Feb. 3, 2012

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Armed for success

By Sean Ryan

CollegeBaseballInsider.com Co-Founder

sean@collegebaseballinsider.com @collbaseball


Texas A&M knew what it was getting when it hired Rob Childress six seasons ago – a proven pitching pedagogue.


What the Aggies have gotten in return is five straight trips to the NCAA tourney, capped by last year’s 47-win season that ended in Omaha, A&M’s first trip to the College World Series since 1999.


Pitching played a huge role in the Aggies’ run to Omaha, and pitching will play a huge role if the Aggies are to return in 2012.


“We all understand how hard it is to get to that situation,” junior right-hander Michael Wacha said. “Now we have to get to that situation again, and push a little harder.”


The Aggies’ arms start with Wacha (right) and senior Ross Stripling, as good as a 1-2 combination as there is in the country. Each ace had a 2.29 ERA with Stripling going 14-2 and Wacha finishing 9-4. Stripling struck out 113 and walked 18 in 125.2 innings, with opponents hitting only .202; Wacha fanned 123 and walked 30 in 129.2 innings, and opponents hit .243.


“Obviously it’s a good feeling going into any season to have two guys with the talent and experience and leadership back that those two have,” Childress said. “I think both of them are mature enough, and, myself, to know that we’re only going to be as good as the rest of the staff as far as the mound goes.


“Those guys are going to go out and give us a chance every time, but we’ve got to be able to find some guys that not only can finish games, but also a quality starter on Sunday and Tuesday as well.”


After a stellar freshman campaign (9-2, 2.90), Wacha (left) took the summer off and stayed in College Station to work out with the Aggies’ weight trainer.


“Coach Childress got me standing up taller and my arm slot a little bit higher to get a little more downward tilt on my pitches,” he said.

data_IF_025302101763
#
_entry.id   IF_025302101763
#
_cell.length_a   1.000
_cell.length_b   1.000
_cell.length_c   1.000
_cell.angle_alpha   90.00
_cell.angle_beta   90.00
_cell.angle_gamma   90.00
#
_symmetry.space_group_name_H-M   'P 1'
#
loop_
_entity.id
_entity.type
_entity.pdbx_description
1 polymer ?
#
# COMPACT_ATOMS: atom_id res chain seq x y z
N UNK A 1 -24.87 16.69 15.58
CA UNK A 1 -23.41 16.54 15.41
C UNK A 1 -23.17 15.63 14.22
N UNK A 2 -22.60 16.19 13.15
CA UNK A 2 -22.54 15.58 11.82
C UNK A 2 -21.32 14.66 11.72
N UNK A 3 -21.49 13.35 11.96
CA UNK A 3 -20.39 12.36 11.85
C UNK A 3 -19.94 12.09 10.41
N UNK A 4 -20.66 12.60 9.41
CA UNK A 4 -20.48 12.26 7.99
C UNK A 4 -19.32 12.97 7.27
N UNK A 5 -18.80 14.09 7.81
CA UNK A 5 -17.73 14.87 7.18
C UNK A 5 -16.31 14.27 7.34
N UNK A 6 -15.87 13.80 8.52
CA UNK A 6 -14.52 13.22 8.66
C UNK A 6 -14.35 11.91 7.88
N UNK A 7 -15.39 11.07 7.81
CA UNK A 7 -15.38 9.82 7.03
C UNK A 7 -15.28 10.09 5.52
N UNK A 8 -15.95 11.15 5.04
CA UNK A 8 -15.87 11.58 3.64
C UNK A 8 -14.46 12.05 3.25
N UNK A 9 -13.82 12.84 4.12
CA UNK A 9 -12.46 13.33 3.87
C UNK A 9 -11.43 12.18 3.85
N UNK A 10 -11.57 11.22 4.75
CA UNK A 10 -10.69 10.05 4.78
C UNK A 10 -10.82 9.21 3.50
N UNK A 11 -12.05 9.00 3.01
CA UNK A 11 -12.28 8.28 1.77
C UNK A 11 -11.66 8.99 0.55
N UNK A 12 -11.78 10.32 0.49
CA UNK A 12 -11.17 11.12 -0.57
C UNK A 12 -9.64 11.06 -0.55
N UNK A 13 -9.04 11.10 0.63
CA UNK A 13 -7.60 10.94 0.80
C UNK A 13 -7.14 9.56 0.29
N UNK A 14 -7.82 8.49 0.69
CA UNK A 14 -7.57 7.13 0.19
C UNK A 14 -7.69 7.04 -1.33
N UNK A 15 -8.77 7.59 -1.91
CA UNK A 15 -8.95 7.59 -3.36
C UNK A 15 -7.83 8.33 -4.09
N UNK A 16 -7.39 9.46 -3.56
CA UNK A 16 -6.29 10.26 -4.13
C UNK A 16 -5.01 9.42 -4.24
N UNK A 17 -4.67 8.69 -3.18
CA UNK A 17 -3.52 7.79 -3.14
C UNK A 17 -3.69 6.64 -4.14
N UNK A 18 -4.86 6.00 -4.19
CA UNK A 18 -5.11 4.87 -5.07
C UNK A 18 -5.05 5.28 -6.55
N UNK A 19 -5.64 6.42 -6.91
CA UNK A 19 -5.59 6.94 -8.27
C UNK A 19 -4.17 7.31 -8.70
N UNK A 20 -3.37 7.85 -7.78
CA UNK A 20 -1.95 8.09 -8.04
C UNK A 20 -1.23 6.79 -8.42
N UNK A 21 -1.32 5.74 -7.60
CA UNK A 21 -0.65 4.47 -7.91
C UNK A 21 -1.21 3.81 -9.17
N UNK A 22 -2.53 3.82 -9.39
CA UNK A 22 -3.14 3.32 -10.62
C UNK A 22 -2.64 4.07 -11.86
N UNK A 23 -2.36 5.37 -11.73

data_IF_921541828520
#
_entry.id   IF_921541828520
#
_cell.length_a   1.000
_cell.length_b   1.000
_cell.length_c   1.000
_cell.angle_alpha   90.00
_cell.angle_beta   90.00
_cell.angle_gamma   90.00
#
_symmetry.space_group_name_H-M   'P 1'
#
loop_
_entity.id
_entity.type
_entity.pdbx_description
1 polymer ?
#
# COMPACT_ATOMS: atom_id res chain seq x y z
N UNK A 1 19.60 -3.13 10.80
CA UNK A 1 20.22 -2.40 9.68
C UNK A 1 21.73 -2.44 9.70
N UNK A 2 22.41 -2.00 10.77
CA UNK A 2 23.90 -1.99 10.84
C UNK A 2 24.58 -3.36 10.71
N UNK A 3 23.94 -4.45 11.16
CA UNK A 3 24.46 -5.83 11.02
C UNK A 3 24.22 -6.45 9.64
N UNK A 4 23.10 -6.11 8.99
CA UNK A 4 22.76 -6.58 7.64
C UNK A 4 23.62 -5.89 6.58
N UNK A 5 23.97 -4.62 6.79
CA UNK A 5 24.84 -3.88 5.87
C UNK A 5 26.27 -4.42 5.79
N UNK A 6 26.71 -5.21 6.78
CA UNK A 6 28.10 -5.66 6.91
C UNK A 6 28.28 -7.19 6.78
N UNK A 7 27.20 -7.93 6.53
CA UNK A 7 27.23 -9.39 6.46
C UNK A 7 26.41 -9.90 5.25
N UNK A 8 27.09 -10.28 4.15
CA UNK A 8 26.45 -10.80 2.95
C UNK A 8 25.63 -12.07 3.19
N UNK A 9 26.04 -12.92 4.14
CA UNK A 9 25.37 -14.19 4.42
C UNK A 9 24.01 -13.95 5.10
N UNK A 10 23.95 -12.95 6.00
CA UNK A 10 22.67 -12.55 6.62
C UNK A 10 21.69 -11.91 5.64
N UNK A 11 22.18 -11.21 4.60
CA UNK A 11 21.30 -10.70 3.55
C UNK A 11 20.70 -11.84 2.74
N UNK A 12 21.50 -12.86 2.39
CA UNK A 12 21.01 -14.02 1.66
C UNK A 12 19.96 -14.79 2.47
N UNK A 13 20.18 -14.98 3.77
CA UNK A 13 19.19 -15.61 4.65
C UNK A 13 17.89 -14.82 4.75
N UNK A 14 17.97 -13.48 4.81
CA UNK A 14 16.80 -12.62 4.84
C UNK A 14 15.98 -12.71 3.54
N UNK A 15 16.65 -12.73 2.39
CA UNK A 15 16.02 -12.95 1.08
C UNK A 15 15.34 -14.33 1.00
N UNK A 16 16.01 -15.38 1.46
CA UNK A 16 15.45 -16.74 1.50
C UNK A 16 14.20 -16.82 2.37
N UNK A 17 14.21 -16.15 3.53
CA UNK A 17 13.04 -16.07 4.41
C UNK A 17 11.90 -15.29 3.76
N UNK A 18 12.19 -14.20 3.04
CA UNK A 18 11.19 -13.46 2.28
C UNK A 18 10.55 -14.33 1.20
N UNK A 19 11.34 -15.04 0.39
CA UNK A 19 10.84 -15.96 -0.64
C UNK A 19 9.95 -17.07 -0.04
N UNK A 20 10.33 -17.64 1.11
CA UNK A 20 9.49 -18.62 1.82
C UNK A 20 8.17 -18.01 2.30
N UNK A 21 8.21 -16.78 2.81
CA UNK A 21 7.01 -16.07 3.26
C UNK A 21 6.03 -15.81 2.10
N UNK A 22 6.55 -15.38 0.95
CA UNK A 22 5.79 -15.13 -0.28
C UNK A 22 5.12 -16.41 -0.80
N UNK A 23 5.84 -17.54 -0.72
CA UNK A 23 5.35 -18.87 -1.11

After a second-straight nine-win season and a summer with Team USA, Wacha, complete with a 6-6, 200-pound frame, has emerged as one of the top pitching prospects in the country.


Stripling (right) started last year as the Aggies’ closer after a 6-5 sophomore season when he was the Saturday starter. Childress moved him back in the rotation, and his 14 wins led the nation.


“He’s an extremely big competitor,” Wacha said of Stripling. “He pounds the strike zone. I don’t remember him walking a batter. Off the field, he’s definitely the smartest guy on the team. He’s a top notch student and all around good guy.”


Childress sees similarities in his pair of aces.


“Both those guys have incredible aptitude,” he said. “They make changes easily and are able to make them, cement them and move on. They’re just incredibly motivated. I would say both those guys share those exact characteristics, incredible aptitude and the great work ethic.”


As good as the Aggies expect to be on the mound, the bats may be a perfect complement.


All-American outfielder Tyler Naquin is the ringleader and is coming off a year in which he hit .381 with 23 doubles, two homers, 68 runs and 44 RBI and was named the Big 12 Player of the Year. The Aggies also return their next three leading hitters in Krey Bratsen, Matt Juengel and Jacob House, as well as Brandon Wood.


“Those guys all got quite a few at-bats under their belt and continue to progress and improve,” Childress said. “Those guys were a big part of our success last year and will be again this year.”


But if the Aggies are to repeat last year’s success, they know it will start on the mound.


Texas A&M ranked 14th in the nation last year with a 2.90 ERA, a year after ranking No. 13. The Omaha recipe contained many of the same ingredients Childress mixed in as pitching coach at Nebraska. Mentoring the likes of Shane Komine, Joba Chamberlain and Johnny Dorn, Childress enjoyed three trips to the College World Series in his eight seasons with the Cornhuskers.


His message clearly is being heard at A&M.


“Coach Childress preaches for us to come out and work every day like it’s our last day of playing ball,” Wacha said. “We definitely don’t take anything for granted.”


(Phil Stanton contributed to this story) 

(photos courtesy of TAMU Media Relations Office)